The city of Miami Beach will be paying special tribute to Josephine Baker on November 28, declaring it a day in honor of her. She helped desegregate clubs during the Jim Crow era.
“She’s not just a singer who left America and made it big in France, she could have stayed in France but she wanted to come back here,” Bianca Rosarrio said.READ MORE: South Florida Healthcare System Facing Challenges With Rising Omicron Cases
Rosarrio performed some of Baker’s songs at the National Hotel in Miami Beach Wednesday morning as part of the announcement.
“Listening to a lot of her songs, it’s just very fun, very vibrant,” Rosarrio said.
Yet, decades ago, she would not have been welcomed in parts of Miami. Baker helped to change this. After making it big in France, even joining the French Resistance as a spy in World War II, she came back to America and helped fight for civil rights. When she stopped in Miami Beach in 1951, she refused to perform at venues that were segregated.READ MORE: Florida Agencies Grapple With Worker Shortage
“And she basically opened up opportunities for all musicians,” Rosarrio said.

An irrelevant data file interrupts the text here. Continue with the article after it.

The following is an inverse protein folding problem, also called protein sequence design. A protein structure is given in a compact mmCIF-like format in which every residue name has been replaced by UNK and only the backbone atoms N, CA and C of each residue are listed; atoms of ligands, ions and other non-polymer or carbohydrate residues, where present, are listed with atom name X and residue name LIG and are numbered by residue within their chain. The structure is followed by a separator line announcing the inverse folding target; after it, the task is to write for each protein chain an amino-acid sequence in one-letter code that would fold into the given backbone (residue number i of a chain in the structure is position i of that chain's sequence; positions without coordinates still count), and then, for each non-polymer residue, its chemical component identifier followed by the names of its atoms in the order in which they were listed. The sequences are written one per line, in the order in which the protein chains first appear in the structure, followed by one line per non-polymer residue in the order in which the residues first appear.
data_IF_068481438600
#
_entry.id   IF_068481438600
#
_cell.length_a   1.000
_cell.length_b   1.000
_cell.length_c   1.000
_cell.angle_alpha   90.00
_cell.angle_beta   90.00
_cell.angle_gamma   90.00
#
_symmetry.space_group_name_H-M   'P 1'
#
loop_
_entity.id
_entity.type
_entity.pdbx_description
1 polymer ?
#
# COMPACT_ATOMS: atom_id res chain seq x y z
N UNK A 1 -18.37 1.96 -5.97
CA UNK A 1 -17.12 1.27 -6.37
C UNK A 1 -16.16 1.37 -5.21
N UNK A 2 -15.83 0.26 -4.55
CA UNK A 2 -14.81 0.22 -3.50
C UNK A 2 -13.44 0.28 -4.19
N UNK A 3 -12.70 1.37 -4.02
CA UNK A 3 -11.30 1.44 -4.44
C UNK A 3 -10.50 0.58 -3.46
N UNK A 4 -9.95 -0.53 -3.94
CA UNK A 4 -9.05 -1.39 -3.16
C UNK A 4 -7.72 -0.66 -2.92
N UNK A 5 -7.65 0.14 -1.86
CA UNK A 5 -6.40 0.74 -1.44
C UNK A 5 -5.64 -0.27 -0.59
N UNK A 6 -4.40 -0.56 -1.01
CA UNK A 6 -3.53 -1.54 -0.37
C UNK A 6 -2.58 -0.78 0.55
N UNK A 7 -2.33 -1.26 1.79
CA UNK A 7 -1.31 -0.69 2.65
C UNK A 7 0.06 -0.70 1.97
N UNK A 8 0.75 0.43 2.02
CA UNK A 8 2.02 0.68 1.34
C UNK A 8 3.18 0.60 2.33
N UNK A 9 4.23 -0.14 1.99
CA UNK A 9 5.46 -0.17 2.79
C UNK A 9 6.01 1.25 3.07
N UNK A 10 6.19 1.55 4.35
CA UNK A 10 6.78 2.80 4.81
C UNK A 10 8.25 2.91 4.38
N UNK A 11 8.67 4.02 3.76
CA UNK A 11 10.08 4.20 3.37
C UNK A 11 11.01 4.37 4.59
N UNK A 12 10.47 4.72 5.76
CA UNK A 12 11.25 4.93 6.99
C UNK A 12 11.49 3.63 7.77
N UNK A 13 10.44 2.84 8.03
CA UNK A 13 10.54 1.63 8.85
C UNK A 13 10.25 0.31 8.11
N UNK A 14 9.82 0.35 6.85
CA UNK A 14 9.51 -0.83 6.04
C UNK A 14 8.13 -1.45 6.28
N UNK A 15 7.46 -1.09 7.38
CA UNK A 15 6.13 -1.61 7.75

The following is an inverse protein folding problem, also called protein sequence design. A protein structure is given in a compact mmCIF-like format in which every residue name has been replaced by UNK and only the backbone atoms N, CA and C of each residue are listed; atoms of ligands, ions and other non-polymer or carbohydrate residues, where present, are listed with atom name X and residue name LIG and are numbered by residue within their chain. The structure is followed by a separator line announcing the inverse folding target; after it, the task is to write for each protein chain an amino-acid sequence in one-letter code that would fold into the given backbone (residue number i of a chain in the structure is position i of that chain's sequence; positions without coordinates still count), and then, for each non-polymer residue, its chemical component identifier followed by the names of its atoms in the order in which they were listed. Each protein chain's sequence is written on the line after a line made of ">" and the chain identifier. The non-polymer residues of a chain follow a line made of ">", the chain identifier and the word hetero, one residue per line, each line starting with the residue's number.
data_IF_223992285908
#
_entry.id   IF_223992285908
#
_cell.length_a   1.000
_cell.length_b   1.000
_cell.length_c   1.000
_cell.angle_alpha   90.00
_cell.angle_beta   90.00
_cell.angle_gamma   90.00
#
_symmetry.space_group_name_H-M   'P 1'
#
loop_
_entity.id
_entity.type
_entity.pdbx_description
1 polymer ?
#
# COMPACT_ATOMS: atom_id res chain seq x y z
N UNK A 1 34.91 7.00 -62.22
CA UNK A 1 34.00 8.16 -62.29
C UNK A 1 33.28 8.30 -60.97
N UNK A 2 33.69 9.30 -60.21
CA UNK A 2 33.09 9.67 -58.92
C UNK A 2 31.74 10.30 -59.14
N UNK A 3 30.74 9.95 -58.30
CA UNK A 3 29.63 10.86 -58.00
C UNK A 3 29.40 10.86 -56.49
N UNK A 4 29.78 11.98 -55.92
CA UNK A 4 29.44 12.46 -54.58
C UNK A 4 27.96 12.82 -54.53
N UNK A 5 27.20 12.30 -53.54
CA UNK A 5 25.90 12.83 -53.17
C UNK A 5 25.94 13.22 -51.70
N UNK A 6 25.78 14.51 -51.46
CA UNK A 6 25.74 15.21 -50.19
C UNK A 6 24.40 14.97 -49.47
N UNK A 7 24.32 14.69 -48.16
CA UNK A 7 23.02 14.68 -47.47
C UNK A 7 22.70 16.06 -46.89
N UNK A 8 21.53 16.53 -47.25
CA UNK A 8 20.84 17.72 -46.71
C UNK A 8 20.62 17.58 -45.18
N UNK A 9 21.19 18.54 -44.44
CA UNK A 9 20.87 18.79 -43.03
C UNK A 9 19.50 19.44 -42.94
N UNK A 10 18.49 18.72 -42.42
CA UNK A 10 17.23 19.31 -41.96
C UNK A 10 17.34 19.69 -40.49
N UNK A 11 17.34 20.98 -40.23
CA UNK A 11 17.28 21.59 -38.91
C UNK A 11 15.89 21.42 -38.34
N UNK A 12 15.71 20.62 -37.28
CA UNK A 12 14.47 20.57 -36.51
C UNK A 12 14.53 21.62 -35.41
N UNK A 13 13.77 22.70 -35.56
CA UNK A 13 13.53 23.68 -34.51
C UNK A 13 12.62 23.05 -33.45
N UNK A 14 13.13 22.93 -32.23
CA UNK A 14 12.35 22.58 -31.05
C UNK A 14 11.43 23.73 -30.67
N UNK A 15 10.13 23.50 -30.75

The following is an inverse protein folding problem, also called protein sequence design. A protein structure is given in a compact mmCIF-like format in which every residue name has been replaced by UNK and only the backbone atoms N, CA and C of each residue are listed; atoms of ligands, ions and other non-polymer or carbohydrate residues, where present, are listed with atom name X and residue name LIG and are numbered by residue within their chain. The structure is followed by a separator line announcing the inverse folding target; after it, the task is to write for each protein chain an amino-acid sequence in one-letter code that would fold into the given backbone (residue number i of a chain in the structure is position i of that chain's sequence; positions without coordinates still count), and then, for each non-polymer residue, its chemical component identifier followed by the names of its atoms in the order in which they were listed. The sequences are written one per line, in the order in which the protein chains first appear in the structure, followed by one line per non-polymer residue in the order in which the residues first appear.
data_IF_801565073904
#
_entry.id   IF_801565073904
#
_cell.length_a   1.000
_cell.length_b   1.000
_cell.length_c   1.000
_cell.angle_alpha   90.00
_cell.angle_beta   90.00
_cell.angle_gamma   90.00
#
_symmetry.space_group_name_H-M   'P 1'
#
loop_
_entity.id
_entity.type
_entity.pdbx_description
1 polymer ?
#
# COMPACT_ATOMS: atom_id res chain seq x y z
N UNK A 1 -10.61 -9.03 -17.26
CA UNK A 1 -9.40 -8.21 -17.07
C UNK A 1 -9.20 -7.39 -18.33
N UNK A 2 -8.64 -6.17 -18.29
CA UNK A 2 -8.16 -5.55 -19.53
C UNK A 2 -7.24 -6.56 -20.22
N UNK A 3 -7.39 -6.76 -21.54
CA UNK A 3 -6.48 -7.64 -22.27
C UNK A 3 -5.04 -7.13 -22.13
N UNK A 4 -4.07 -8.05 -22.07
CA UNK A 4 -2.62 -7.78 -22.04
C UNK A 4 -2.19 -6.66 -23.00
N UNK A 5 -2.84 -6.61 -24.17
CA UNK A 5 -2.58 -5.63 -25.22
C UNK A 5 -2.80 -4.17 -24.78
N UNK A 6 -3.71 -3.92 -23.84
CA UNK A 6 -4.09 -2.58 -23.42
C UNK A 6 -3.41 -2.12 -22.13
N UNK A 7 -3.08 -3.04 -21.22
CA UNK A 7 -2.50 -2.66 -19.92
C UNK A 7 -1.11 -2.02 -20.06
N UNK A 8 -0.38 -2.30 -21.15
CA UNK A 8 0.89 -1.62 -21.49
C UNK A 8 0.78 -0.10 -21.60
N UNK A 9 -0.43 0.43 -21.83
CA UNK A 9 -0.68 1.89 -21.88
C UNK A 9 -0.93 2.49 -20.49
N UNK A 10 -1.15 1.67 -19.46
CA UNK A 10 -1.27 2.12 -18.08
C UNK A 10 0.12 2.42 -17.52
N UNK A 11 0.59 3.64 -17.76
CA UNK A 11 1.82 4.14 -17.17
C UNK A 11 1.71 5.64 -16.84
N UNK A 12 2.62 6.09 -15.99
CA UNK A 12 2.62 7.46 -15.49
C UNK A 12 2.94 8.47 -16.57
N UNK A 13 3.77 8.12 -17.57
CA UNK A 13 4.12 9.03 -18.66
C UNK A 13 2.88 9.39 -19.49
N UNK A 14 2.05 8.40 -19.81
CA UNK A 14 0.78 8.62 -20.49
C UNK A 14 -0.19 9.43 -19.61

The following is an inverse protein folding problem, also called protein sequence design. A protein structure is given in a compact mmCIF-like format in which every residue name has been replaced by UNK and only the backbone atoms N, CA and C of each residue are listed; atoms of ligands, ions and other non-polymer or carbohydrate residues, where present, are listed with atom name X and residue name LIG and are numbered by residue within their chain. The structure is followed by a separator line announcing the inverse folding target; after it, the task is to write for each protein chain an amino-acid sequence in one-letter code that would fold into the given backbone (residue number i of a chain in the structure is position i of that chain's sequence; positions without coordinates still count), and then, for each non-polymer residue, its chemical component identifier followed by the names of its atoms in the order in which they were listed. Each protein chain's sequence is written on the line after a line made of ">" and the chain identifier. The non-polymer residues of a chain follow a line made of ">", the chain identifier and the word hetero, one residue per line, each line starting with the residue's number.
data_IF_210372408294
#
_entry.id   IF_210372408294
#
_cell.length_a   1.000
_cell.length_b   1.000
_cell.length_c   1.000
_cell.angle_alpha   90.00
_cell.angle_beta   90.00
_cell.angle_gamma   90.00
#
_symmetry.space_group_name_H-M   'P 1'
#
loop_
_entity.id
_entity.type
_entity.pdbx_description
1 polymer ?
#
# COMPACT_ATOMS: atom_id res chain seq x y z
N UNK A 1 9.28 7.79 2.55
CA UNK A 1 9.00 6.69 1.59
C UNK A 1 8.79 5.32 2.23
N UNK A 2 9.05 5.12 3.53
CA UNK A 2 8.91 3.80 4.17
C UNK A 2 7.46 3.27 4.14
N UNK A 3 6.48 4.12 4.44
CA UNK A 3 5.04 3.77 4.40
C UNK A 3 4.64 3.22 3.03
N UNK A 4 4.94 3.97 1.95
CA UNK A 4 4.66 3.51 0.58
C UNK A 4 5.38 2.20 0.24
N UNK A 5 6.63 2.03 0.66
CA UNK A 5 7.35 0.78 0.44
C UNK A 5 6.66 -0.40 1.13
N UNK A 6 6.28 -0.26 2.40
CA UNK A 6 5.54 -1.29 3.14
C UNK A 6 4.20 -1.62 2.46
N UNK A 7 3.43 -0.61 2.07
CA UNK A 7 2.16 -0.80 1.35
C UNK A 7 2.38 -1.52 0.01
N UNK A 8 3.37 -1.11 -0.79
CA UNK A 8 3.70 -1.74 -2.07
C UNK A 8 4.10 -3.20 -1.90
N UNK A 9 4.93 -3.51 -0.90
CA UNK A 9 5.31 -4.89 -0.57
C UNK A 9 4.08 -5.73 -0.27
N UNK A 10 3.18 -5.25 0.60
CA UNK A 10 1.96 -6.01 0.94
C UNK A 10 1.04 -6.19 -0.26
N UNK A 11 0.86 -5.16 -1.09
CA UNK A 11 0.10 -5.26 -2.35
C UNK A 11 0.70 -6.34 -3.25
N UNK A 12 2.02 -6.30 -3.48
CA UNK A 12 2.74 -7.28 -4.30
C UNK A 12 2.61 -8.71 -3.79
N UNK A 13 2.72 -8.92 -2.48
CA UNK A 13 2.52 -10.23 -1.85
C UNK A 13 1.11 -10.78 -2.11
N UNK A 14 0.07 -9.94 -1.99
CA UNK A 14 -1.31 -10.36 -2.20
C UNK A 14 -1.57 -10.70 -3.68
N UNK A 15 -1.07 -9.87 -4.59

She convinced the jewel of Miami back then, the Copa City Club, to desegregate. They agreed and her shows went on to packed audiences.
For her life’s work, the French are honoring her by interring her name in the Pantheon, a monument in Paris on November 30. France’s great citizens that have been bestowed the honor include authors, Victor Hugo and Alexander Dumas, but she will Baker will be the first black woman to be recognized there.
“She really campaigned about civil rights all over the world, bringing, the idea of fraternity and equality,” Laurent Gallissot, Consul General of France in Miami.MORE NEWS: Florida Legislators To Consider Plan To Eliminate Salaries For County School Board Members
In conjunction with the French dedication, there will be a special celebration in the City of Miami Beach November 28, gathering leaders, artists, dancers and musicians in her tribute.